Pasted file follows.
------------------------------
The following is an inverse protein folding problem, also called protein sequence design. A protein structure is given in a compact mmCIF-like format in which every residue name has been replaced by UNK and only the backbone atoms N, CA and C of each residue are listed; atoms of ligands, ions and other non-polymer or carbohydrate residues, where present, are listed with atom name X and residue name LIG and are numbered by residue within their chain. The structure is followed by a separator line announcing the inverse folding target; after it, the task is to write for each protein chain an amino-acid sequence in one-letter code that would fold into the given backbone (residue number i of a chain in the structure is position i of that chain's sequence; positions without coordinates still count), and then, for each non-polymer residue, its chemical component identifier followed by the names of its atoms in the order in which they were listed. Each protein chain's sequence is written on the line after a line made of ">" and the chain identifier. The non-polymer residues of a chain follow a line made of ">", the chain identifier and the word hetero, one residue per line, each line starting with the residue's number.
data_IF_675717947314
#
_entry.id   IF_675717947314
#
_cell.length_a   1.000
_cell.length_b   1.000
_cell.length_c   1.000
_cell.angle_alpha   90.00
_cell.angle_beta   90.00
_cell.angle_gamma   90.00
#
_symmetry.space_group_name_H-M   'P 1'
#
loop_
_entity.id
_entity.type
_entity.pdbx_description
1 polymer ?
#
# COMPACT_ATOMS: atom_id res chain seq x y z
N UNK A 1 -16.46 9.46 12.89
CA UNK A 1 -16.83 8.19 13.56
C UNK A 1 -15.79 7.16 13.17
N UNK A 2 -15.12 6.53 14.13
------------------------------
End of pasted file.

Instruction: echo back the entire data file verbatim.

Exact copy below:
The following is an inverse protein folding problem, also called protein sequence design. A protein structure is given in a compact mmCIF-like format in which every residue name has been replaced by UNK and only the backbone atoms N, CA and C of each residue are listed; atoms of ligands, ions and other non-polymer or carbohydrate residues, where present, are listed with atom name X and residue name LIG and are numbered by residue within their chain. The structure is followed by a separator line announcing the inverse folding target; after it, the task is to write for each protein chain an amino-acid sequence in one-letter code that would fold into the given backbone (residue number i of a chain in the structure is position i of that chain's sequence; positions without coordinates still count), and then, for each non-polymer residue, its chemical component identifier followed by the names of its atoms in the order in which they were listed. Each protein chain's sequence is written on the line after a line made of ">" and the chain identifier. The non-polymer residues of a chain follow a line made of ">", the chain identifier and the word hetero, one residue per line, each line starting with the residue's number.
data_IF_675717947314
#
_entry.id   IF_675717947314
#
_cell.length_a   1.000
_cell.length_b   1.000
_cell.length_c   1.000
_cell.angle_alpha   90.00
_cell.angle_beta   90.00
_cell.angle_gamma   90.00
#
_symmetry.space_group_name_H-M   'P 1'
#
loop_
_entity.id
_entity.type
_entity.pdbx_description
1 polymer ?
#
# COMPACT_ATOMS: atom_id res chain seq x y z
N UNK A 1 -16.46 9.46 12.89
CA UNK A 1 -16.83 8.19 13.56
C UNK A 1 -15.79 7.16 13.17
N UNK A 2 -15.12 6.53 14.13